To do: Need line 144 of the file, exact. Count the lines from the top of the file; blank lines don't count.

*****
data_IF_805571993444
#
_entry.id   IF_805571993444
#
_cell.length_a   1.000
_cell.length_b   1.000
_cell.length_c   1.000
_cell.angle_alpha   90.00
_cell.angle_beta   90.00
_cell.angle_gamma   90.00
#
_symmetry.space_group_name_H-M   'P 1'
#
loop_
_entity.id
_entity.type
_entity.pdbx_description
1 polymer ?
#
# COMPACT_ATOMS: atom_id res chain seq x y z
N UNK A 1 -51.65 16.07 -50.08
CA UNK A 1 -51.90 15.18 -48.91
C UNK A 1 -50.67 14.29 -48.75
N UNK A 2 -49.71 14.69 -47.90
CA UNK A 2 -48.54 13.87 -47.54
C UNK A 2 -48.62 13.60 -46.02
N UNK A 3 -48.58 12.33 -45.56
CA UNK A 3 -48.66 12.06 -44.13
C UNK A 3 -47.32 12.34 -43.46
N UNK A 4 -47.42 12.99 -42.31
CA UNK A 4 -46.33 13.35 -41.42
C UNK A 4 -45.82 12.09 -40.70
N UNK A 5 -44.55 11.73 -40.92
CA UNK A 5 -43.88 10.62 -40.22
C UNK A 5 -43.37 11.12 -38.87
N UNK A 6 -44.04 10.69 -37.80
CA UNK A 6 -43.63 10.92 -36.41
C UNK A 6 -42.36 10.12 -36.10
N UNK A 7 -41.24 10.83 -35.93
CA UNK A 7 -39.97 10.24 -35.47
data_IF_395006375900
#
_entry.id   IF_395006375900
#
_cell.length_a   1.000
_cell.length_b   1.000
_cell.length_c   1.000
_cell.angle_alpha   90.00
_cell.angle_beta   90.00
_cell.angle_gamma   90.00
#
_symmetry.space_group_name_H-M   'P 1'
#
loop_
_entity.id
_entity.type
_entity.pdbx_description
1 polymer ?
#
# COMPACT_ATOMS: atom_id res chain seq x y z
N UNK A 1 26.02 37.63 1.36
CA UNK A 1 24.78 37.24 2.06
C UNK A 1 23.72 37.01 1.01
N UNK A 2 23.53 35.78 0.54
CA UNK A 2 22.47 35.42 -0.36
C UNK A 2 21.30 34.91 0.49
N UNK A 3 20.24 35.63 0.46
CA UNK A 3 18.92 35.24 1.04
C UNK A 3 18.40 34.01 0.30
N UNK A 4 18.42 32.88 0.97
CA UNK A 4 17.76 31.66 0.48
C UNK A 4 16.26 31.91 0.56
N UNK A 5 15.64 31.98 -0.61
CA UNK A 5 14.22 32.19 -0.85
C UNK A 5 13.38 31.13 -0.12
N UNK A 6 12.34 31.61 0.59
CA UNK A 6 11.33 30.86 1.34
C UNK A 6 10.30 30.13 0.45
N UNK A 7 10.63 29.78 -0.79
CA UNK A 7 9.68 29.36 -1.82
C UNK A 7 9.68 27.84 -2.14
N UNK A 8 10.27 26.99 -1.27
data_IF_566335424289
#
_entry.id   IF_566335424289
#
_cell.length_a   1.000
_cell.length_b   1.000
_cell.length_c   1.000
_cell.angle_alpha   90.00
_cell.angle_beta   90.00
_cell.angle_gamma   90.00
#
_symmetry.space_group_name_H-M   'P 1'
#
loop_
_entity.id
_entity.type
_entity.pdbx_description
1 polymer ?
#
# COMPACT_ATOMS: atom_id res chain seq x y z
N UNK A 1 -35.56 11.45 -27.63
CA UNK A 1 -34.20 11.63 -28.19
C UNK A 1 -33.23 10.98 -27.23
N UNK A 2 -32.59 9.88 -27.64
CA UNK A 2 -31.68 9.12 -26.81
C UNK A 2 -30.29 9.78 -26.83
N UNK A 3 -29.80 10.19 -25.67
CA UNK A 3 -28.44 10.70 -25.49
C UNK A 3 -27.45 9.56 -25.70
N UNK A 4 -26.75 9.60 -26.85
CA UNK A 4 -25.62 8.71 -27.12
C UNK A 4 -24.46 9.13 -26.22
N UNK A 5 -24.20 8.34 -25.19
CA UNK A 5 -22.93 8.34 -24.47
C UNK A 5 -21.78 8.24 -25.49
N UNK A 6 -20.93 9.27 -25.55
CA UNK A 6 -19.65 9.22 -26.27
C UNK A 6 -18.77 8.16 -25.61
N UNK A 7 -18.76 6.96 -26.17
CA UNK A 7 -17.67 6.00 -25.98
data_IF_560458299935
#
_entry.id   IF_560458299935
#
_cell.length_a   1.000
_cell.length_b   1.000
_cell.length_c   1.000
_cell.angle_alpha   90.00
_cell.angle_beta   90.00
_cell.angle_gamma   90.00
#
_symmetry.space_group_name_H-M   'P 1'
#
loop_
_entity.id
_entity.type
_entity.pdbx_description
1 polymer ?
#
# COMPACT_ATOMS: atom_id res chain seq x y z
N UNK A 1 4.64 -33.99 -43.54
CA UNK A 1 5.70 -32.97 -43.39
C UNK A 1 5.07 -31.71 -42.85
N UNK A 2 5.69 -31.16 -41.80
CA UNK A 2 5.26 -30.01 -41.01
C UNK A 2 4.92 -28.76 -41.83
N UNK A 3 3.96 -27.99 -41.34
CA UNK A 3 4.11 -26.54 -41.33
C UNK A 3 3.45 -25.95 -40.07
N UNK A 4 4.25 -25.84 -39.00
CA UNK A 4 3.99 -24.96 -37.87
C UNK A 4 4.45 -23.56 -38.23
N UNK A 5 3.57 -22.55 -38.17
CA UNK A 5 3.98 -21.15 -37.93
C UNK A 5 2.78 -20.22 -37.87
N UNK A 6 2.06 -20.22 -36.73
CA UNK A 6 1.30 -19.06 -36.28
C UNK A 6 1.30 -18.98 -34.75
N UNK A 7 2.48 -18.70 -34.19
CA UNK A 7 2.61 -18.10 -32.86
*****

CA UNK A 1 5.70 -32.97 -43.39